Aloha Bruce made another one of his casually astute observations on the latest Hawaii Vacation Connection Podcast: most people booking a Hawaii vacation want to plan a day or two to “splurge” on their holiday budget. An expensive dining experience, perhaps, or a helicopter tour. Maybe a night in a luxury suite at an exclusive resort.
Or, maybe, a round of golf at a premier course that can be prohibitively expensive even for those of us fortunate enough to be eligible for the “kama’aina rate”. We here at the blog did just that last week, playing a round at the world-famous Ko Olina Golf Club in West Oahu. We will confess that it wasn’t so much a “splurge” as it was paying of an ill-advised wager with a colleague over a Major League Baseball team rivalry (go Phillies!).
Hawaii is home to a handful of PGA Tour championship-caliber courses. Ko Olina is among them, notably hosting the LPGA Lotte Championship. The Men’s and Champions tours also hold championships in the Aloha State. The LPGA Lotte Championship is television ratings gold, and it has been since it began in 2012. It is a weeklong and internationally televised celebration of Hawaii culture and cuisine. Hawaii superstar Michelle Wie won the championship in 2014.
The course is located in the Ko Olina resort area of West Oahu, with Disney’s Aulani and the Four Seasons being the marquis properties there. In fact, the 10th hole, across the street from the Aulani, features a large fairway bunker in the shape of the head of Mickey Mouse. That’s adorable!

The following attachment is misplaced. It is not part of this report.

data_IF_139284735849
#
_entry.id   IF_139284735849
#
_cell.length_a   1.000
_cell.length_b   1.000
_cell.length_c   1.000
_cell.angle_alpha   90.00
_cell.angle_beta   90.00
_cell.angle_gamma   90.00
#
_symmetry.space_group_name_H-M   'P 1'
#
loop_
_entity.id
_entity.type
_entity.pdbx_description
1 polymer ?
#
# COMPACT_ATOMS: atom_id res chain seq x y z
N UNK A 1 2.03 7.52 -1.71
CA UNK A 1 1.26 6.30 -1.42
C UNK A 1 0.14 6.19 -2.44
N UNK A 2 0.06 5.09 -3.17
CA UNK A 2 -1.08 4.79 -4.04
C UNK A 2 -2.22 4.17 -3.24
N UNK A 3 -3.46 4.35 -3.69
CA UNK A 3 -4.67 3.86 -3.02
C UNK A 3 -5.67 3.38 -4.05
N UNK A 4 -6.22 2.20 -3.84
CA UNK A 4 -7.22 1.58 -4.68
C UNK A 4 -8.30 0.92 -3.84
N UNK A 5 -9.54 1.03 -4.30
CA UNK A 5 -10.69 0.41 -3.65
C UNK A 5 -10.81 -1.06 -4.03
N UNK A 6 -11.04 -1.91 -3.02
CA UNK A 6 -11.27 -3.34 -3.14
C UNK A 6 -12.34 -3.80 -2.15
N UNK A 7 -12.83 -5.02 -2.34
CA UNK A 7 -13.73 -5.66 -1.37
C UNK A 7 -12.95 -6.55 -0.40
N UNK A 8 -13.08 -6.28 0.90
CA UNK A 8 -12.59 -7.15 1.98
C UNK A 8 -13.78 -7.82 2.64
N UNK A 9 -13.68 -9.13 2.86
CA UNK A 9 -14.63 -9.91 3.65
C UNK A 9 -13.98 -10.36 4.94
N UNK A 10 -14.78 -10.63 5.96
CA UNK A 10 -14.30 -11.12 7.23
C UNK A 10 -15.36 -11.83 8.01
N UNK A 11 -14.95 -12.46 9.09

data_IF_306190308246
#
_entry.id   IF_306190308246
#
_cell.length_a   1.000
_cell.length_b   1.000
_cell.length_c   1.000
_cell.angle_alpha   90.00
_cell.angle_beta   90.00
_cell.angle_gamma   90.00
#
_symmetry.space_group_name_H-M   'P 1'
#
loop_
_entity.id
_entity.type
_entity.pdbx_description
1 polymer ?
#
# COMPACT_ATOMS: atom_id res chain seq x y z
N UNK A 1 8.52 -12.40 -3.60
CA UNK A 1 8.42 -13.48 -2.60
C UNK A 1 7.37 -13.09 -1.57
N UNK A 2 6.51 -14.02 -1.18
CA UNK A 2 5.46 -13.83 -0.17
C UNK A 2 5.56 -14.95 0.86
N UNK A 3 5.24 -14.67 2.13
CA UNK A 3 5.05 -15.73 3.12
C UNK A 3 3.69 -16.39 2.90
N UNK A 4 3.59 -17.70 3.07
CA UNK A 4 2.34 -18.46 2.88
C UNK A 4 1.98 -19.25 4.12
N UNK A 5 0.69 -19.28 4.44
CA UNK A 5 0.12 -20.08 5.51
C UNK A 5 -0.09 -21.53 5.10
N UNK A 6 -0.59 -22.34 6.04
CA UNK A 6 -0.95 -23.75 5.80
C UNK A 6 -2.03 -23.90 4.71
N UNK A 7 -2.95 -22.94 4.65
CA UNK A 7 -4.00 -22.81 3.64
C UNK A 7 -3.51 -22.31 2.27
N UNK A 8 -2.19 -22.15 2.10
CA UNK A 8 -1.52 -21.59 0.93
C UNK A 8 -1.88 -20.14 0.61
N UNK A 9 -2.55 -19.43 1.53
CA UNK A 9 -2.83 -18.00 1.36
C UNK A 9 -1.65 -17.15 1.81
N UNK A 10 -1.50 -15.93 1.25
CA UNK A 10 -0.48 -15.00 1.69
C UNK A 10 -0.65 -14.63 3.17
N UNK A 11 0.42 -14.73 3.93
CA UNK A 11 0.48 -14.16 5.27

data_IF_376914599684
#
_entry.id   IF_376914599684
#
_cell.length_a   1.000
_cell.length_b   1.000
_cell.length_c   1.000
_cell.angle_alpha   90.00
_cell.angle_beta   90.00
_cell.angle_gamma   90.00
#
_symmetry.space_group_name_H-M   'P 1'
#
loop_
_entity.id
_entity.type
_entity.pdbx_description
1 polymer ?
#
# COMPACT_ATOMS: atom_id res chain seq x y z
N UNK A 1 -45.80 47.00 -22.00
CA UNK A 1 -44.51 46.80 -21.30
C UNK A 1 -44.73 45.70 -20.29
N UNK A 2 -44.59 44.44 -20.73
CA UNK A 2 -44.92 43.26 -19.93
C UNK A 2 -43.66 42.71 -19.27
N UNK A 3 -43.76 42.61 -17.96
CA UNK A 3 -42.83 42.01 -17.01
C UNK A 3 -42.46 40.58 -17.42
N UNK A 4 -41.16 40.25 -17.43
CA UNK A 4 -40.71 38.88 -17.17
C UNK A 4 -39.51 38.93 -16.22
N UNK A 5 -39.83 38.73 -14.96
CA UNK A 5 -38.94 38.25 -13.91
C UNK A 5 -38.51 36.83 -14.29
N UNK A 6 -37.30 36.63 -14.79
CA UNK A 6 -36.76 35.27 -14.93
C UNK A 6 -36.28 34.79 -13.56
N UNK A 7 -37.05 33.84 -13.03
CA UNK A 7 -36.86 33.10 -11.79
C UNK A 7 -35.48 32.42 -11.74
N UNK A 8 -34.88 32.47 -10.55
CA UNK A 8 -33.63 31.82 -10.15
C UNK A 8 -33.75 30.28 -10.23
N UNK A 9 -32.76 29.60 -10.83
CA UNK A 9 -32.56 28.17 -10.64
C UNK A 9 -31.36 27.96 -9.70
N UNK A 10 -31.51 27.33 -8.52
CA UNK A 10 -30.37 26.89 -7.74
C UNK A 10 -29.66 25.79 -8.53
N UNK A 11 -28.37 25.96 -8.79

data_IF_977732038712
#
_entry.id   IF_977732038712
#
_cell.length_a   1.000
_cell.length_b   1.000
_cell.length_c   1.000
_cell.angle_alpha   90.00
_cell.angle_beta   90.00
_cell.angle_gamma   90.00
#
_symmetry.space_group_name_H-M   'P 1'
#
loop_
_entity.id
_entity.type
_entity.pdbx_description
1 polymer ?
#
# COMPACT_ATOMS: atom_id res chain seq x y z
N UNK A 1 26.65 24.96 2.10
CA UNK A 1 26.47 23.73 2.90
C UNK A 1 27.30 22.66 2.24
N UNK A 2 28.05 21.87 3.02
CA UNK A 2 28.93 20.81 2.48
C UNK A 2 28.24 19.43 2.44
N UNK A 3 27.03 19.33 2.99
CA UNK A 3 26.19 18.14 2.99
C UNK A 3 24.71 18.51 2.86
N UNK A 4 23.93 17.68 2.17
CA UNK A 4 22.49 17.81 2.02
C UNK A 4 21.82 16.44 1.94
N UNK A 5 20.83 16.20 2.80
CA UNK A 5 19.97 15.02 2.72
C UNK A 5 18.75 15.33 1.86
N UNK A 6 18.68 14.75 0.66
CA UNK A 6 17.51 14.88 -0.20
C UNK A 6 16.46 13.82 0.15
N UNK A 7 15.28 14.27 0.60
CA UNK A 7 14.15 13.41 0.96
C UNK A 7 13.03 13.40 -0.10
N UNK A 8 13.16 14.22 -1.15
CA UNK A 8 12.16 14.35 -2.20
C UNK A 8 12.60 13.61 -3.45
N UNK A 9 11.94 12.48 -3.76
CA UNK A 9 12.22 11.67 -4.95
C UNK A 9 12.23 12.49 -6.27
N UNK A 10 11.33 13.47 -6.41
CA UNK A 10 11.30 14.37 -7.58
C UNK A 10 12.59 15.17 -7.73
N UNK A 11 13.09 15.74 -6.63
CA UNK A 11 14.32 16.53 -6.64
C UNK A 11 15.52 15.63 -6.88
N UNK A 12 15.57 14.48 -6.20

But be warned: Ko Olina is by no means a “Mickey Mouse” course. It plays long, nearly 6,500 yards. It also plays hot. The Ewa Plain, home to the course, is Oahu’s most arid landscape. It’s as close the “the desert” as it gets on the island. An 8:30am tee-time nearly an hour’s drive from my home would normally be out of the question for me. But a bet’s a bet, and I’m no deadbeat. As we say, “It’s a small island.”
A few slugs of Big Island, Hamakua-grown coffee roasted by a local purveyor got me out the door. By the time I ponied up the green fees ($85 per, kama’aina rate) and we got set to tee off, I commended my colleague on the early tee time. The sun was still relatively low in the morning sky. Teeing off in the midday sun and playing 18 difficult holes would be a big “ask” for a casual duffer like me.
After the initial sting of paying the green fees (and the bet), it was easy to settle in and enjoy the “splurge” of playing a PGA-level golf course. Ko Olina is gorgeous. It’s fairways and greens are exquisitely manicured. There are a few rolling hills but the course, for the most part, is mercifully flat. Luxury homes and condominiums line many of the fairways. It can be unnerving, but most holes offer generous fairways and minimal chance of shattering someone’s living room picture window with an errant drive.
To reach the signature 12th Hole, a deceptively inviting 170-yard Par 3, you drive under a waterfall that roars as you hover over your tee shot. It’s downhill, which is nice. But it is also at the entry to the Ko Olina resort area. It’s hard not to worry about shanking one into oncoming resort traffic.
My play that day was “normal”, which is to say “ghastly”. But shooting the lights out was never the point of playing at Ko Olina. Yes, I was paying off a bet. But I was also glad to take the opportunity to “splurge” and enjoy the best that Hawaii golf has to offer.
We recommend to those planning a Hawaii vacation that taking that kind of opportunity is a great idea. Whether it be dining or skydiving, a room upgrade or flashy rental convertible, there is much to be said for treating yourself in paradise. Hawaii Aloha Travel is here to help you make that happen.